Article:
An Indiana Quaker, Joel H. Elliott was born on October 27, 1840 in Centerville, Indiana. His military career began in August of 1861, when he enlisted as a private with Company C, 2nd Indiana Cavalry.
He subsequently fought in engagements at Shiloh, Perryville, and Stones River. He was wounded twice-once being left for dead when he was shot through the lungs at White's Station-while serving under the command of General Andrew Jackson Smith and Colonel Frederick William Benteen. In the spring of 1863, he commanded a regiment that accompanied Colonel Benjamin H. Grierson on his famous raid from Memphis through Mississippi to Vicksburg.
Although field qualified as a captain, Elliott scored well enough on a mental examination taken before the Casey Board of Examiners to be appointed, with the assistance from the Governor of Indiana, third major in the 7th U.S. Cavalry. In August 1867, with Lt. Col. George A. Custer's court-martial and subsequent suspension, Elliott assumed command of the 7th U.S. Cavalry in his absence. General Philip H. Sheridan later put Lt. Col. Custer back in command of the 7th Cavalry specifically for the Winter Campaign of 1868.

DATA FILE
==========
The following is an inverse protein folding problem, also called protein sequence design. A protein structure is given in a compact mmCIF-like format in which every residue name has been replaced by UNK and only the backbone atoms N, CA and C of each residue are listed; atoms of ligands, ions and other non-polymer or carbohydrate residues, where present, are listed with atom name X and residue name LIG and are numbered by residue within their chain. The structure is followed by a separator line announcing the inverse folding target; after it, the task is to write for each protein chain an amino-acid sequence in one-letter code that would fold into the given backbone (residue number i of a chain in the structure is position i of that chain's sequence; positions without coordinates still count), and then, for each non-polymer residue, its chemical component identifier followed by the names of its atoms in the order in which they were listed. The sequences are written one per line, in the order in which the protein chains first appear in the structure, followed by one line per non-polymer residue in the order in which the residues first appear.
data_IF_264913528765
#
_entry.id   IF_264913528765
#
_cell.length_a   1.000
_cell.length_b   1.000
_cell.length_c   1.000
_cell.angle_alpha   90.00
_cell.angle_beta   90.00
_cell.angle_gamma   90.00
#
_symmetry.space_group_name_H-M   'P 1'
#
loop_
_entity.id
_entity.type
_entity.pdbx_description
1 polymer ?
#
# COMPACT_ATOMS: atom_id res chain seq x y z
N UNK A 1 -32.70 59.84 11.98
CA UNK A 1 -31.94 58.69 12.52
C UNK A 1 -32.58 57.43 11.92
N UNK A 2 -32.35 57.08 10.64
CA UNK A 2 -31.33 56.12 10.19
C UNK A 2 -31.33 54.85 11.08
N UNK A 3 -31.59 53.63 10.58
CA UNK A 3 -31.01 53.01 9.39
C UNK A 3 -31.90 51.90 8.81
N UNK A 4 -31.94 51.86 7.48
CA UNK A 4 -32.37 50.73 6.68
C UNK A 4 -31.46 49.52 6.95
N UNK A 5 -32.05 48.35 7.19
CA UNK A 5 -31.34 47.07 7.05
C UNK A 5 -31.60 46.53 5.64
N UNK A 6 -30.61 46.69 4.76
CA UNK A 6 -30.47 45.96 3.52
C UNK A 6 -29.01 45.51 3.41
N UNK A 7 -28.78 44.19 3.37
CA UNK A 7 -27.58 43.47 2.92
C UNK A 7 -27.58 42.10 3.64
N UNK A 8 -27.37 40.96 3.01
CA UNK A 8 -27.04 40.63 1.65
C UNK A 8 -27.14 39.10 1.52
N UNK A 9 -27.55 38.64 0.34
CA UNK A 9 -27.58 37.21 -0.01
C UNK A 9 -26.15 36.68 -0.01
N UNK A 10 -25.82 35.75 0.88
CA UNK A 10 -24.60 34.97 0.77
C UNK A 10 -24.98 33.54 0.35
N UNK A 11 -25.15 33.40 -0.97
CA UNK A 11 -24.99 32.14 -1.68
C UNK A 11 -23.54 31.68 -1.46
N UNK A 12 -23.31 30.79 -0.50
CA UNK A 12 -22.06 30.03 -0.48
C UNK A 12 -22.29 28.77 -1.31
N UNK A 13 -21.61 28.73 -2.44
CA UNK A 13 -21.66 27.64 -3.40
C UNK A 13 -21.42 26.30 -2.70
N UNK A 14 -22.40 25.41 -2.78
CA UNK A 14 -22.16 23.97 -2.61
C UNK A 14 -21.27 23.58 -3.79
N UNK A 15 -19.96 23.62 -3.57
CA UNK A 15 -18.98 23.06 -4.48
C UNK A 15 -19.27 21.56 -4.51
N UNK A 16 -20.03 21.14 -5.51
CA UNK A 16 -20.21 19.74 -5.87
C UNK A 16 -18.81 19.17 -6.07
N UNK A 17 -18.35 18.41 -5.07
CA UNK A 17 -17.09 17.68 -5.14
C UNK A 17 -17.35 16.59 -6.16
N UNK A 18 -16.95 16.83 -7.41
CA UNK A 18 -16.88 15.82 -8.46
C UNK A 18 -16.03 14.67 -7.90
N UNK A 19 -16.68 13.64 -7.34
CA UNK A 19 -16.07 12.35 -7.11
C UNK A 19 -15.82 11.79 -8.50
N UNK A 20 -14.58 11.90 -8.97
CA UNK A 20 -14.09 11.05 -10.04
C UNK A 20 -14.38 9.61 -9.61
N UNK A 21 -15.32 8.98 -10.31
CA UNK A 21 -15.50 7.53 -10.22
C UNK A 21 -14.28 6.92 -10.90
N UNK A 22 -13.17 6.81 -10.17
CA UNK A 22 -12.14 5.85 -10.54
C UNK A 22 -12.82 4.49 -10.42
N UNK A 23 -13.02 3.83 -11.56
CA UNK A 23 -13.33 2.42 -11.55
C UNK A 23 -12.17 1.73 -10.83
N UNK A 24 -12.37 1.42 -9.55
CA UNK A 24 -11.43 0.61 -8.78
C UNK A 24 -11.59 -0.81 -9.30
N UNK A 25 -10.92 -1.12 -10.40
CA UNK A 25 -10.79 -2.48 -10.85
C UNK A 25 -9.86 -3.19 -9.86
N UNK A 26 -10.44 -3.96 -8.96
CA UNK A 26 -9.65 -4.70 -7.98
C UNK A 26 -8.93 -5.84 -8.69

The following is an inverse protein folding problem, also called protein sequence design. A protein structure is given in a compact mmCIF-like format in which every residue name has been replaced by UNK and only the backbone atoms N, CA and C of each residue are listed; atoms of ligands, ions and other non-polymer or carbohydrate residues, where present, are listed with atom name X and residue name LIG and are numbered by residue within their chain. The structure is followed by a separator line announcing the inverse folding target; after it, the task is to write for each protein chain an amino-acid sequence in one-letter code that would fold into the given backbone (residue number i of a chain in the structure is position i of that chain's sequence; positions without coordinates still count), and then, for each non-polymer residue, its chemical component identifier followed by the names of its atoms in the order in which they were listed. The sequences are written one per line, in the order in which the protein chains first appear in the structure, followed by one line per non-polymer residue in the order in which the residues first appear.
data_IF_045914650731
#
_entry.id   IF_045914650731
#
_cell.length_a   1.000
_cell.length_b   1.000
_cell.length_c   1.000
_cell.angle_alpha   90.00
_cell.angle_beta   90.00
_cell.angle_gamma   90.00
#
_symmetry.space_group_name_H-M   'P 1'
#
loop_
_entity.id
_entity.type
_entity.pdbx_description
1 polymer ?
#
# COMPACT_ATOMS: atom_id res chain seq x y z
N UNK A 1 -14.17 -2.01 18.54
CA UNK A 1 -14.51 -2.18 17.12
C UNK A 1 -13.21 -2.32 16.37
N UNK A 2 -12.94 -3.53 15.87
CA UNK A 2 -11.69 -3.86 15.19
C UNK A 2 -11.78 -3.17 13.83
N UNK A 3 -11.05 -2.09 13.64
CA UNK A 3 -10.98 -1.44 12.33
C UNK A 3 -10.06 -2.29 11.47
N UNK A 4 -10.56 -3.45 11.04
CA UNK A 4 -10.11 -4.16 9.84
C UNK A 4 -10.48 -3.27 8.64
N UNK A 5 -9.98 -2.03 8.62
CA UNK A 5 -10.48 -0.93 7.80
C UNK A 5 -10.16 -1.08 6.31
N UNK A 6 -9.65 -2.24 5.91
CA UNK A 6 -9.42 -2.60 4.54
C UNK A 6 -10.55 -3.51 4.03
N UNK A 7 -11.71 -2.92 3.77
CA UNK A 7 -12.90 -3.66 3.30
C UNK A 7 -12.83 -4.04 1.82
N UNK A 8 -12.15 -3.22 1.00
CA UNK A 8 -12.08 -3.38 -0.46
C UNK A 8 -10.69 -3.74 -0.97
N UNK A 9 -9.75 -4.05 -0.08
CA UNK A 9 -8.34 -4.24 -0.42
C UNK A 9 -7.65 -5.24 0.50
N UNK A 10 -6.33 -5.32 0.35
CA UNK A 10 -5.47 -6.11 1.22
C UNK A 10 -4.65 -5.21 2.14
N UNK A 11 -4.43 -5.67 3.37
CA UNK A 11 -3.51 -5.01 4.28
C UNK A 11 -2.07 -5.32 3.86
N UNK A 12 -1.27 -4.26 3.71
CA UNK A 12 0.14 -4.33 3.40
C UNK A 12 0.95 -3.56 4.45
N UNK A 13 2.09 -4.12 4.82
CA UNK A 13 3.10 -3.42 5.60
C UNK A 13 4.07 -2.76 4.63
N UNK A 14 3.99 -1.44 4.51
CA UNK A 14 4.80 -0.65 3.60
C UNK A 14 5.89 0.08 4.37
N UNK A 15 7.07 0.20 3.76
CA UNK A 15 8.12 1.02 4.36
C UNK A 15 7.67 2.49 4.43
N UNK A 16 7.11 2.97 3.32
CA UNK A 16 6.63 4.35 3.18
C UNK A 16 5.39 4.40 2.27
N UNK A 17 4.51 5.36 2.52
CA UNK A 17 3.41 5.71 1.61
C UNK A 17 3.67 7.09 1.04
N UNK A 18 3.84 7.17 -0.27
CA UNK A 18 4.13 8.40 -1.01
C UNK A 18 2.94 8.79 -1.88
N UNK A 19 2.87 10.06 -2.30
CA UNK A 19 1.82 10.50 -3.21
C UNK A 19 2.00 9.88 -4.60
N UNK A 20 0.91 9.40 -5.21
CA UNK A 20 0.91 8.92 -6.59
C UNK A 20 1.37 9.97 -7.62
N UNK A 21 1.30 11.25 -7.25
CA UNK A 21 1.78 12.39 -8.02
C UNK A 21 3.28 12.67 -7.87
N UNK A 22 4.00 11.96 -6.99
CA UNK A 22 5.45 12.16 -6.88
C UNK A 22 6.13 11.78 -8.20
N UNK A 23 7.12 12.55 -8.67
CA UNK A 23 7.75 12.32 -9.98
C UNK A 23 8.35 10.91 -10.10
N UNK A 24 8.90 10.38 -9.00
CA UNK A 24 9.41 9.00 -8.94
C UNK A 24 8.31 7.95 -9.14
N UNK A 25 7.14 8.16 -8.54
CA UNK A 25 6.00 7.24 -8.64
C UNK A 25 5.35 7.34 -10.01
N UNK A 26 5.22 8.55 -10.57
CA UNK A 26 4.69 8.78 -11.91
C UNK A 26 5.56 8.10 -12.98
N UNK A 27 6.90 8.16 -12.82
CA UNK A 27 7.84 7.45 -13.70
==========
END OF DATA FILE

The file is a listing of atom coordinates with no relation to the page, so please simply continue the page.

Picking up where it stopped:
It was events during this campaign, however, that caused Elliott's name to be indelibly stamped in the history of the 7th U.S. Cavalry. On November 27th, as the fighting along the Washita raged, Elliott without notifying Lt. Col. Custer, called for volunteers to follow him downstream and chase Indians escaping from the village. When Custer prepared to depart, Elliott's detachment of seventeen men could not be found. Two weeks later General Sheridan and Lt. Col. Custer discovered the mutilated bodies of Major Elliott and his men two miles downstream from the battlefield.
Captain Benteen, Elliott's friend and former Civil War commander, blamed Custer for "abandoning" the missing men. This controversy created dissension among the officers of the 7th U.S. Cavalry that continued long after Custer's death.
Major Joel H. Elliott is buried at the Officers' Circle at Fort Gibson (Oklahoma).
Last updated: September 9, 2019